Brian> instance, I can reasonably assume nobody will operate a
    Brian> business at a loss forever.  Other software developers are
    Brian> not a completely unknown animal.  I can estimate the
    Brian> lifestyle they're earning and guess if it's sufficient to
    Brian> motivate them.

True.  But why do you care?  It doesn't help you improve your economic
situation.  If you want to get to know them personally, fine.  But if
you just want to take advantage of the range of goods offered by a
modern economy while at the same time picking your social contacts to
suit you, there are much better indicators of long-term viability of
vendors, etc.

    Brian> My first post complained that I wasn't finding customers
    Brian> who thought like me.  I suspect I know what the customers I
    Brian> *have* found want: Fischer-Price busy-box screens and the
    Brian> help-customers-fool-themselves walking-the-edge-of-fraud
    Brian> techniques from _Information Rules_.

Well, yes.  If Fisher-Price screens are a convenient way to do what
they what to do with a minimum of effort, nothing wrong with that, is
there?

And the techniques from _Information Rules_ are completely unconnected
to fraud.  They are about exploiting physical realities of information
goods.  Shapiro and Varian are typical economists: they assume
throughout that both vendors and customers are intelligent and
rationally self-interested.  Fraud is basically not possible in the
world they are considering, although there are perverse incentives
that often lead to lower quality than would be desirable.  But
customers in the _Information Rules_ world understand this.

You've been indoctrinated with too much Western-style wrestling, where
the world is divided into weight classes.  Economics doesn't work that
way; economics is supposed to function the way aikido does, with each
trying to use others' strengths to their own advantage.  The critical
difference with aikido (considered as a competitive sport, which is a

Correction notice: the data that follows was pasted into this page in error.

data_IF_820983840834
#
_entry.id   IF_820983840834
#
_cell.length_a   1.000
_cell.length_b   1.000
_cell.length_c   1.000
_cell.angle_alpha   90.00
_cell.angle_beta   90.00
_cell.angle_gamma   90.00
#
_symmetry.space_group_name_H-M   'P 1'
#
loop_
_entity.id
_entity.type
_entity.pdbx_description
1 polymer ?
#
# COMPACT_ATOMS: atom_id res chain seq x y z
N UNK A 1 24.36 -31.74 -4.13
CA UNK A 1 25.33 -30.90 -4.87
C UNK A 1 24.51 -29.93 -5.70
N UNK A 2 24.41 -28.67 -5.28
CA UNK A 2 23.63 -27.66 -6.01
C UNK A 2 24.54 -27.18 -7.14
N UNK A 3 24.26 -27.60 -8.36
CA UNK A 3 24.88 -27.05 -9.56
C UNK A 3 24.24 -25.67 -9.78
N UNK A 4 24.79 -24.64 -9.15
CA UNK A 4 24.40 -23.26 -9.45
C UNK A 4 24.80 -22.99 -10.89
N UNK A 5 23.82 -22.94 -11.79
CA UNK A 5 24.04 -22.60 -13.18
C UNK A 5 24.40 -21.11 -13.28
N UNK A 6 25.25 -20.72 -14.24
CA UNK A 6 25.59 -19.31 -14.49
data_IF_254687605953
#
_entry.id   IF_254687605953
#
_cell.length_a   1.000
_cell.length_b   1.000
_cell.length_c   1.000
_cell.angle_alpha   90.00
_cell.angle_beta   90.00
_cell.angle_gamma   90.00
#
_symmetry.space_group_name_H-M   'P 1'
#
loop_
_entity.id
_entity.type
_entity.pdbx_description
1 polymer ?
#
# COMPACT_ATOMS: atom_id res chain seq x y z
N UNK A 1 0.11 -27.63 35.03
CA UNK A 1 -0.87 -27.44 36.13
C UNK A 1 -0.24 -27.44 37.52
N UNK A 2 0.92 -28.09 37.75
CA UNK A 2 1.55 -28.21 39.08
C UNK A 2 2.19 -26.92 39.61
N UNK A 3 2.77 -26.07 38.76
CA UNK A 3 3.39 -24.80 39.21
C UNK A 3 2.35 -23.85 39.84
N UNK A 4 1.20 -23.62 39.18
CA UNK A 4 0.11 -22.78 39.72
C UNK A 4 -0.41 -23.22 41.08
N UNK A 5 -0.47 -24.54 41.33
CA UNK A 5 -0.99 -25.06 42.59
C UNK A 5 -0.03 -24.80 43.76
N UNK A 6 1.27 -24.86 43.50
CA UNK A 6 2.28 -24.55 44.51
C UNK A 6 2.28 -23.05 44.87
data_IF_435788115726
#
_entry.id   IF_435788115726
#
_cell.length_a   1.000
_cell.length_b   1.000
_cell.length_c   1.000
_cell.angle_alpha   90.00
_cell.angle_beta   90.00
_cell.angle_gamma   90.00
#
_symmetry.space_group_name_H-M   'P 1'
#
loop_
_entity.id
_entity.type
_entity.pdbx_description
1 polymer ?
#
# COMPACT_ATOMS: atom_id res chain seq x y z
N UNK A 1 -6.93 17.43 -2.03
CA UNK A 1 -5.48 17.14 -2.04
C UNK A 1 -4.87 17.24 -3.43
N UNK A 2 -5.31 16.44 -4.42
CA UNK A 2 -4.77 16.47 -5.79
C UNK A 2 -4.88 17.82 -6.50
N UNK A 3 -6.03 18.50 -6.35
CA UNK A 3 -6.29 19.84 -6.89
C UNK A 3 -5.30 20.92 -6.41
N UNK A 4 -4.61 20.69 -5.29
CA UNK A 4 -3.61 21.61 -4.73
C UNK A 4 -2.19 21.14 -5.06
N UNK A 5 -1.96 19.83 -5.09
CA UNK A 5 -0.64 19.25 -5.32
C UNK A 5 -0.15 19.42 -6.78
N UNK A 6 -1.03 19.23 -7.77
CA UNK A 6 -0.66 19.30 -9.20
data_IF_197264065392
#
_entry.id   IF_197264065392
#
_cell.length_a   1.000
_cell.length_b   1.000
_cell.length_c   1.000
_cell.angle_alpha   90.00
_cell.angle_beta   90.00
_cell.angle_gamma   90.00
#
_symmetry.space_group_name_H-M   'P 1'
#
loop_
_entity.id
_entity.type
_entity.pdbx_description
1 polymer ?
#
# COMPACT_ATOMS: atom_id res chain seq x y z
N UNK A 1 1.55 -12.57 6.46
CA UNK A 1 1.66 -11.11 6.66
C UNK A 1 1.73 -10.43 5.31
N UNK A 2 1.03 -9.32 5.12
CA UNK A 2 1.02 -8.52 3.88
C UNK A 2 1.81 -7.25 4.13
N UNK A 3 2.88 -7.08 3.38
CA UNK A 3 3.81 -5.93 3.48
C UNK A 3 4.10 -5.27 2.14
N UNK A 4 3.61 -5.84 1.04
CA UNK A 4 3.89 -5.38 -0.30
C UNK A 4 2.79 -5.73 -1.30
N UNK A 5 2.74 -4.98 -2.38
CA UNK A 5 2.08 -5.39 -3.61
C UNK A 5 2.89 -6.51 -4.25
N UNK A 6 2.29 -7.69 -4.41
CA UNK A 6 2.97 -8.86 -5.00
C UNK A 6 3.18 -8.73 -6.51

stretch) is that economics is about win-win, and aikido is necessarily
zero-sum.  But win-win doesn't mean shares are "fair", and I don't see
why it should.  Still, even in Japanese sumo, a 2-1 weight advantage
doesn't guarantee a win.

    Brian> Maybe I'm just whining because my altruism isn't being rewarded.

Oxymoron.  Altruism rewarded is not altruism at all.

    Brian> This was the intro to the group to prove I was for real.

    >> In other words, you offered them an "honest business plan" that
    >> made no business sense.

    Brian> The intro development offer was at the same hourly rate and
    Brian> license terms I was offering to use for larger development
    Brian> projects: Expect to pay me $xxx/hour, I'll sell copies for
    Brian> ($xxx/hour * #hours) / #customers, and put results in the
    Brian> public domain either immediately, or after six months if
    Brian> that eases customer concerns about free riders.

Assuming your time is worth $50/hr including overhead (probably a low
estimate, IMO), you were claiming you could go from nothing, do the
design, build the scripts, test, work out bugs/incompatibilities in
the upstream packages, write docs, master and burn CDs in _one week_,
with no overtime!

Why should I, or any of your potential customers, believe this story?